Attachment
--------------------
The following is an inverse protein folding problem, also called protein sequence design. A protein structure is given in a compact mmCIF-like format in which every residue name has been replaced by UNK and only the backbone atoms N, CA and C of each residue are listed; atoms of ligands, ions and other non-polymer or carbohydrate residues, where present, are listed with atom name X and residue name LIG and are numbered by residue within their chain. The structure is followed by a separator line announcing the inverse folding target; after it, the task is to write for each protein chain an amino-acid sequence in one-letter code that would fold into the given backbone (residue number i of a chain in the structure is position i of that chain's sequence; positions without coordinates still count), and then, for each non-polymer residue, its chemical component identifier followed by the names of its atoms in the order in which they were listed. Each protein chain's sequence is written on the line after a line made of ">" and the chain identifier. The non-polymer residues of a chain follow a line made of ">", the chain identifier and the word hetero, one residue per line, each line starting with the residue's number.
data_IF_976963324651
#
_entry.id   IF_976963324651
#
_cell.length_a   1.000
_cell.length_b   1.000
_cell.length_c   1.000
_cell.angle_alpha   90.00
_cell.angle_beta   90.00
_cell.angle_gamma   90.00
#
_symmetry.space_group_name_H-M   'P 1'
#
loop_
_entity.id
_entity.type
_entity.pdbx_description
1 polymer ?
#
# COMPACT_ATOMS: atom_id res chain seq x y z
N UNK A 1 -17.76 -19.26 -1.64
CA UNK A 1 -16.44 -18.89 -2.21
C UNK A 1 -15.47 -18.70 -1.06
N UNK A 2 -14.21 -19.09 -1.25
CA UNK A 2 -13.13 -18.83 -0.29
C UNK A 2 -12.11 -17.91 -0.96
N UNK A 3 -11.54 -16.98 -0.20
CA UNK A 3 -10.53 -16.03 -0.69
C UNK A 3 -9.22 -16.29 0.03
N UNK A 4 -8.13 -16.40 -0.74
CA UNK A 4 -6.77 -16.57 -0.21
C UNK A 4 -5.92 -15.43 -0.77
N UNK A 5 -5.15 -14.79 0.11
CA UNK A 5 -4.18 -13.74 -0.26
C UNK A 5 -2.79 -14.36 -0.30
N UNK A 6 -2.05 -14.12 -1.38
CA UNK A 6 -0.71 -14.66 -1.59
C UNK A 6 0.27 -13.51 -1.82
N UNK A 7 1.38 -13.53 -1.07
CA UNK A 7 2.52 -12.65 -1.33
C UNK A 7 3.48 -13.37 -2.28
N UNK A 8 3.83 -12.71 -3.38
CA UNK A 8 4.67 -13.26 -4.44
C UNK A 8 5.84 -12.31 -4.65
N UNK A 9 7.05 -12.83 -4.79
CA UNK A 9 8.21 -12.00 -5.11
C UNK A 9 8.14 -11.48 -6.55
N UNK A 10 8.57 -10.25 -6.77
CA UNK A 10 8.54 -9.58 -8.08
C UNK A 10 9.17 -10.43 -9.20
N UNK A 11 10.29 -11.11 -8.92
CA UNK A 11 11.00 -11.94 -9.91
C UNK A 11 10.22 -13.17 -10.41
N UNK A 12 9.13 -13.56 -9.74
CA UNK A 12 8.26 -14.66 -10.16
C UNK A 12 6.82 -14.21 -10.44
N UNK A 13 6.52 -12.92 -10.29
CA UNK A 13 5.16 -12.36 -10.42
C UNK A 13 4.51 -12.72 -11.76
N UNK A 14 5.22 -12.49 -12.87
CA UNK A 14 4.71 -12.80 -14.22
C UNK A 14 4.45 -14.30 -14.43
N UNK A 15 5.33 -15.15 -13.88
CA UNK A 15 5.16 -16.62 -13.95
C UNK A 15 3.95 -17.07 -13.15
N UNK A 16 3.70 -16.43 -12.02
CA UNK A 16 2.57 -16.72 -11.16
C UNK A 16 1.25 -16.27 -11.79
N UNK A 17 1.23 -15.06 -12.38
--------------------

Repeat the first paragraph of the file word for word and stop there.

The following is an inverse protein folding problem, also called protein sequence design. A protein structure is given in a compact mmCIF-like format in which every residue name has been replaced by UNK and only the backbone atoms N, CA and C of each residue are listed; atoms of ligands, ions and other non-polymer or carbohydrate residues, where present, are listed with atom name X and residue name LIG and are numbered by residue within their chain. The structure is followed by a separator line announcing the inverse folding target; after it, the task is to write for each protein chain an amino-acid sequence in one-letter code that would fold into the given backbone (residue number i of a chain in the structure is position i of that chain's sequence; positions without coordinates still count), and then, for each non-polymer residue, its chemical component identifier followed by the names of its atoms in the order in which they were listed. Each protein chain's sequence is written on the line after a line made of ">" and the chain identifier. The non-polymer residues of a chain follow a line made of ">", the chain identifier and the word hetero, one residue per line, each line starting with the residue's number.